Yesterday I wrote on what inspires me to write. Today, I want to share my thoughts about what happens after we have decided to write a book. What is the process? Where do we begin?

When I first began to write, I had no real plan in mind and would begin my writing with “Chapter 1” and go on from there. It’s a miracle I turned out anything at all. Some of it stayed on Chapter 1 and got filed under “incomplete”. It meant I had a vague idea that I wanted to write about something: ideas that bounced noisily around in my head like arcade machine pin balls, but with no clear trajectory or end in mind.

It felt like I was trying to build a house by putting the roof up first, instead of laying the foundations. After many false starts and failures, I realized I was coming at it from the wrong end–the beginning–instead of knowing where it was going. It doesn’t mean one can’t start a book this way; sometimes it might work and the plot or characters develop as we write, but if you don’t enjoy a hit and miss affair, then here are some ideas how to begin:

  • Make a list of characters you would like to see in the story. Put as much detail as you can down about them; how do they look? What is each one’s individual personality? You don’t need all the characters at this stage, but maybe a few main ones.
  • Build your world. What country is this? What time period? Make it as real as possible, even if it’s a made up country like mine (Ialana). If it’s a made up country or world, Who are the inhabitants of this place and what are their customs? Do they use money, and what is it? Draw a map, if possible, so you remember all the names of the different areas or towns. How is it divided politically? No detail is too small to include in your world building stage. If it’s a real country, decide where your character will live or where they will travel, before writing.
  • Do your research. If you are writing about a different time period, learn as much as you can about this time in history. How did the people dress? What weapons did they use? It is another world building as above, but only with a real period in history.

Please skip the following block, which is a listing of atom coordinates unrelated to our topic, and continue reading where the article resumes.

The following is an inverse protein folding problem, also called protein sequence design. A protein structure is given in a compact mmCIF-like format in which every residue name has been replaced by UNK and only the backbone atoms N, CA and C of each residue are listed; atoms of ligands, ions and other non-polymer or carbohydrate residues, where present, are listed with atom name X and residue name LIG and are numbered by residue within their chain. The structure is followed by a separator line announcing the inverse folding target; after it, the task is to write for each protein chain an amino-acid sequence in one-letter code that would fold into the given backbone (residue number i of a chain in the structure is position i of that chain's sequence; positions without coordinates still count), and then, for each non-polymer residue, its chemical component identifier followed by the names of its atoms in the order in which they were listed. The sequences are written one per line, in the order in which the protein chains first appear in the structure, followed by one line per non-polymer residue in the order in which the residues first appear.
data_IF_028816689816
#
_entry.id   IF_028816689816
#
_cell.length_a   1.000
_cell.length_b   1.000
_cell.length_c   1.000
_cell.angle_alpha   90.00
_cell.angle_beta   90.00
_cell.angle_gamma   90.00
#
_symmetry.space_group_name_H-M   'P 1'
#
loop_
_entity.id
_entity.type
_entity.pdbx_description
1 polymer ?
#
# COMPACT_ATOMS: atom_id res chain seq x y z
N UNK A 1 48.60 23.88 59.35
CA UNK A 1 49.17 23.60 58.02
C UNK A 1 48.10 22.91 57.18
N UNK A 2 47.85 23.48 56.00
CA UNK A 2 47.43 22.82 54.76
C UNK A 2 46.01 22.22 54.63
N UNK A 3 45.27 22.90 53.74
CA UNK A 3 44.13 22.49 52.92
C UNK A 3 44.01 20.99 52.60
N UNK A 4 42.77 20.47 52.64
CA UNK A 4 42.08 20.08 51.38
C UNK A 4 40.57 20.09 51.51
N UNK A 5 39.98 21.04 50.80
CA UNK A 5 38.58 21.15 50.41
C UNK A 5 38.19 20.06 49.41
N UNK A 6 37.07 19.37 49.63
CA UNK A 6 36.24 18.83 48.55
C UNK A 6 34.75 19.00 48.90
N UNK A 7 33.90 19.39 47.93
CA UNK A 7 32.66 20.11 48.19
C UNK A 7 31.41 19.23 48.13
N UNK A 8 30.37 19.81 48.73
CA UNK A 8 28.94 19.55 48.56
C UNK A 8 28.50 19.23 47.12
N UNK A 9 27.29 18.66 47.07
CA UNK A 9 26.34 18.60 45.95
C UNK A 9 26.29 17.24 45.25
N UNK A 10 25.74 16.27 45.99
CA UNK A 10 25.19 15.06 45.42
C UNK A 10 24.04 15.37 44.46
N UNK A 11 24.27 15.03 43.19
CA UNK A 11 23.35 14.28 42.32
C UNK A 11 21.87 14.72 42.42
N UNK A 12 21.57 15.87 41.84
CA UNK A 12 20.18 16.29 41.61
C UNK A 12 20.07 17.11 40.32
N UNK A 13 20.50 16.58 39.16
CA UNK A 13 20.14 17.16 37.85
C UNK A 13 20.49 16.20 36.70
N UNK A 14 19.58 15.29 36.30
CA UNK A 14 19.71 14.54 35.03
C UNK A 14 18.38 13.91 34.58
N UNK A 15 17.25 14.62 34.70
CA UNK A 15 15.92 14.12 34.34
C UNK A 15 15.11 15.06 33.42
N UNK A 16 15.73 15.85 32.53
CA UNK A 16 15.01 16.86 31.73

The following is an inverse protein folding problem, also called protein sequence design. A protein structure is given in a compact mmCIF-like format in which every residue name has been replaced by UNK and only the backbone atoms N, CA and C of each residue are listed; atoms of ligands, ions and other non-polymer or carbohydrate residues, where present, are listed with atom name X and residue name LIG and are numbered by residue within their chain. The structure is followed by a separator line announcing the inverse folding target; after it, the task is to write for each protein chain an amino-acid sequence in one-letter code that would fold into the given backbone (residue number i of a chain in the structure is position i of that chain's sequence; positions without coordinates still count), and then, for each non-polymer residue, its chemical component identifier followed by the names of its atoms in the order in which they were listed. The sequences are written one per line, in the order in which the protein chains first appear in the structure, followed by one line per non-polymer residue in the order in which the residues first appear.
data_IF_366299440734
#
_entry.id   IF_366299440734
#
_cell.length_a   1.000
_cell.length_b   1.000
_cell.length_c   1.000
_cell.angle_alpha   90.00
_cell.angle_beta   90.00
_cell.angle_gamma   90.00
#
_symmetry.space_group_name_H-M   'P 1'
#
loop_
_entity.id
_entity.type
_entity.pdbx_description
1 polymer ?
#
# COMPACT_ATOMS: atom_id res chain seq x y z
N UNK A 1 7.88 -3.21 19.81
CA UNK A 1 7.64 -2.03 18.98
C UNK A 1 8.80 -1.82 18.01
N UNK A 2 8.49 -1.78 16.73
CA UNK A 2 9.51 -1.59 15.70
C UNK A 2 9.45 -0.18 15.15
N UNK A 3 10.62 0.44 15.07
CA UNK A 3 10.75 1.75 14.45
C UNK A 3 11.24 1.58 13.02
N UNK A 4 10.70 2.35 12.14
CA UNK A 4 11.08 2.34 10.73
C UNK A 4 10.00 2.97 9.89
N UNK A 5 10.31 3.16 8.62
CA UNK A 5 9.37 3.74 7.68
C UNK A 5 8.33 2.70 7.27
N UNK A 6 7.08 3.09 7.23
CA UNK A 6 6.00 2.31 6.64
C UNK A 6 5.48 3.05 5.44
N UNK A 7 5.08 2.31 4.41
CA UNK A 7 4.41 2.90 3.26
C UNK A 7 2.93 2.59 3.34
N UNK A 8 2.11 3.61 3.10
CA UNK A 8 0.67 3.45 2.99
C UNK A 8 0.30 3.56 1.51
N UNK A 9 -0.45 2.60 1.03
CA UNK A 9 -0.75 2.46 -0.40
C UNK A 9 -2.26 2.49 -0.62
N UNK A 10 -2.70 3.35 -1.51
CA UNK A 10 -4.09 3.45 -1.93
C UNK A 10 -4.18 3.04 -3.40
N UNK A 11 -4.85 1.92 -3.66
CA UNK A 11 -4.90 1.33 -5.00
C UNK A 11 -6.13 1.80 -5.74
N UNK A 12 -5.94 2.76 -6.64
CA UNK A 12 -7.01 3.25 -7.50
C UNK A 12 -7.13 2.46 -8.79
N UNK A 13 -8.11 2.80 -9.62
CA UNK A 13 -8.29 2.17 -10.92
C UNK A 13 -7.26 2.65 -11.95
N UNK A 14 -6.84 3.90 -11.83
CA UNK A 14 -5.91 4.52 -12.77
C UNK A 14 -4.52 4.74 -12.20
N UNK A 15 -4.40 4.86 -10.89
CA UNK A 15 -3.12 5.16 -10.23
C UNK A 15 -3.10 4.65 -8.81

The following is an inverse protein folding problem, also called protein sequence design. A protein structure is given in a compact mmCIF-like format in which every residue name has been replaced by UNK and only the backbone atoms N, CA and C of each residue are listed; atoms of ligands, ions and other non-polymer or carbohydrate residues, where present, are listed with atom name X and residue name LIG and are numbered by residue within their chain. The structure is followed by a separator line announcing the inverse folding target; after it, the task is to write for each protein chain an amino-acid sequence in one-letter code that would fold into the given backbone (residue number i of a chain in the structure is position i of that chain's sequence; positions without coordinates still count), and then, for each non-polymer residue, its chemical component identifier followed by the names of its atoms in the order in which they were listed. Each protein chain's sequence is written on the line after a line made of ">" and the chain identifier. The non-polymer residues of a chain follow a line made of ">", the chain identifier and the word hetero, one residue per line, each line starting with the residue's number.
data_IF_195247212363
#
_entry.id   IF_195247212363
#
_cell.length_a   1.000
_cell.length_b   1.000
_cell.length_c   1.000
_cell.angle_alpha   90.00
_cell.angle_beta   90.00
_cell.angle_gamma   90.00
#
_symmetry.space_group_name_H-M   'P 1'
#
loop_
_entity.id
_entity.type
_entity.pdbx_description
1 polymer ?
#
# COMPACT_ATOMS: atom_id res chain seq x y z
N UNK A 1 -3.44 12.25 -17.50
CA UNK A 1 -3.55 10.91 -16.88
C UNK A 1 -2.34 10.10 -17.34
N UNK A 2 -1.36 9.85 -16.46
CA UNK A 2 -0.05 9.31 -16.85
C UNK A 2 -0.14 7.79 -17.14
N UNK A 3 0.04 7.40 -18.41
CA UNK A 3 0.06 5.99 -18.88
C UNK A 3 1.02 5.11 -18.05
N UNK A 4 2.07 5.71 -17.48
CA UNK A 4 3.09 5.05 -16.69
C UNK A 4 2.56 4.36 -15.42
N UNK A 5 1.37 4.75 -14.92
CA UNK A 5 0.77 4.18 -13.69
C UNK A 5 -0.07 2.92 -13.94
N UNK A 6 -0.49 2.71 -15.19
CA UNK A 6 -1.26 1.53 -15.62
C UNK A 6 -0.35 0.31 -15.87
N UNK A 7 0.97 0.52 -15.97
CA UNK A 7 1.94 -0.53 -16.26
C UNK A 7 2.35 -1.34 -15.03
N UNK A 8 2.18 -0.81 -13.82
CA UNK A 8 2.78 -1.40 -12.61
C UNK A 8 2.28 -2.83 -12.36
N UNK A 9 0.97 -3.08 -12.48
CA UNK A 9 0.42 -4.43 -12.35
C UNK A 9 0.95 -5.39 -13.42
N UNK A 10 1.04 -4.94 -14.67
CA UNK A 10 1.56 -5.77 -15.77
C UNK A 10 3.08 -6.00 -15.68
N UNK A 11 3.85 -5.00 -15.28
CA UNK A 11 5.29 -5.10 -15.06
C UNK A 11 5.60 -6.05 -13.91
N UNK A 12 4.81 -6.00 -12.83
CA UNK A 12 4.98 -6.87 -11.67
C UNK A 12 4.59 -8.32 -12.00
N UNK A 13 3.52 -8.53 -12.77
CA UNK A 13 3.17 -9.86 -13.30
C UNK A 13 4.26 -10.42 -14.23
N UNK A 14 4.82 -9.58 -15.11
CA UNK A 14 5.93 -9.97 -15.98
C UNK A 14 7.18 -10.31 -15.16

• Now that you are familiar with your characters and setting, many more ideas about the plot may occur to you. Write them all down. Make a list of how you think the plot or story might progress. It doesn’t have to progress exactly as you wrote it in your list; these would only be suggestions. Things may change. I know my characters often have a mind of their own, and once I start writing, they suggest another plot line or thread and the whole thing veers off in a different direction. If the story is better with this direction, then go for it!
  • Now that you have a working outline, you can start filling in the detail. This is the fun part. The characters begin to take shape and come alive. They become real to you and you can hear them in your head as you write. You see their surroundings, because you’ve already created it. There is little hesitation as you write because the characters and their world are now as familiar to you as your own back yard. You are writing!

Once you have conquered the beginning stages of writing a book, you are well on your way and everything else is just plot tweaking and adding detail. You have built the foundations, and if your foundations are strong, your book will be strong too. Good luck, and contact me below if you have any questions!


2 thoughts on “Young Writers: Where to Begin?

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